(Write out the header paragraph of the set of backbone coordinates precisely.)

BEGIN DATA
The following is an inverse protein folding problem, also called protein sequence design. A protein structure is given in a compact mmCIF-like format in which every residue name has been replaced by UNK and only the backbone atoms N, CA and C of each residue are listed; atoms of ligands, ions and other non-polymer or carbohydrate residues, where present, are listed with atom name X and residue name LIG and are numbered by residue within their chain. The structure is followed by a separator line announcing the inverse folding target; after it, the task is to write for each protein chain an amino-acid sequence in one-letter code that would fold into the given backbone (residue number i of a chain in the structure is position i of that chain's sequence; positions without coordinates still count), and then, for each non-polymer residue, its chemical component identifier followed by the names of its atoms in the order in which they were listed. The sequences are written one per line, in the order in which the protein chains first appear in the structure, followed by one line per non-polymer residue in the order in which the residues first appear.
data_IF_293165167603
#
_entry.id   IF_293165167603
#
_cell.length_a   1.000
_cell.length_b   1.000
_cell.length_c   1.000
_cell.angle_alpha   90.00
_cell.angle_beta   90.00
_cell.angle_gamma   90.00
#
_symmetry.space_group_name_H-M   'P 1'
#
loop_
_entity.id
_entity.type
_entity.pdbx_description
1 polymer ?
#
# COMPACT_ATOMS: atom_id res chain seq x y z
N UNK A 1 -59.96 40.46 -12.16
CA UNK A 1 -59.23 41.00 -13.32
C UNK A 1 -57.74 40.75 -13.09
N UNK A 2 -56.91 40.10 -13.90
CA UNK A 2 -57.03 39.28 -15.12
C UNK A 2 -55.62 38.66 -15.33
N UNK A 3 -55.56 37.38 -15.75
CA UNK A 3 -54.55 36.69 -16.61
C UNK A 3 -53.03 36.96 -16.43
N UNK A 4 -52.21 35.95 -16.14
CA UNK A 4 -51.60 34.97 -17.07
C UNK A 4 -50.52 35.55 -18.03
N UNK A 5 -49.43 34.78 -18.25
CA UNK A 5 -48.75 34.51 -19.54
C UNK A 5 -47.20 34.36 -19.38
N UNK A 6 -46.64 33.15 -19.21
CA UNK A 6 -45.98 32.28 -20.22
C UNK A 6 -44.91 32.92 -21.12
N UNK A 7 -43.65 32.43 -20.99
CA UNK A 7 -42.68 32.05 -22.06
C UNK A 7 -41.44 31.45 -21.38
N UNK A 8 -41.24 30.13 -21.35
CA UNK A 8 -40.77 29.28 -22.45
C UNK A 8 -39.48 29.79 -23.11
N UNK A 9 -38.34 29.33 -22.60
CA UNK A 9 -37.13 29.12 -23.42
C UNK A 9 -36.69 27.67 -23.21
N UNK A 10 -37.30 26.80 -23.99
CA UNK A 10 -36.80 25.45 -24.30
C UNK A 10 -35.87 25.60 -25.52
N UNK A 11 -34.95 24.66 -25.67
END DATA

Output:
The following is an inverse protein folding problem, also called protein sequence design. A protein structure is given in a compact mmCIF-like format in which every residue name has been replaced by UNK and only the backbone atoms N, CA and C of each residue are listed; atoms of ligands, ions and other non-polymer or carbohydrate residues, where present, are listed with atom name X and residue name LIG and are numbered by residue within their chain. The structure is followed by a separator line announcing the inverse folding target; after it, the task is to write for each protein chain an amino-acid sequence in one-letter code that would fold into the given backbone (residue number i of a chain in the structure is position i of that chain's sequence; positions without coordinates still count), and then, for each non-polymer residue, its chemical component identifier followed by the names of its atoms in the order in which they were listed. The sequences are written one per line, in the order in which the protein chains first appear in the structure, followed by one line per non-polymer residue in the order in which the residues first appear.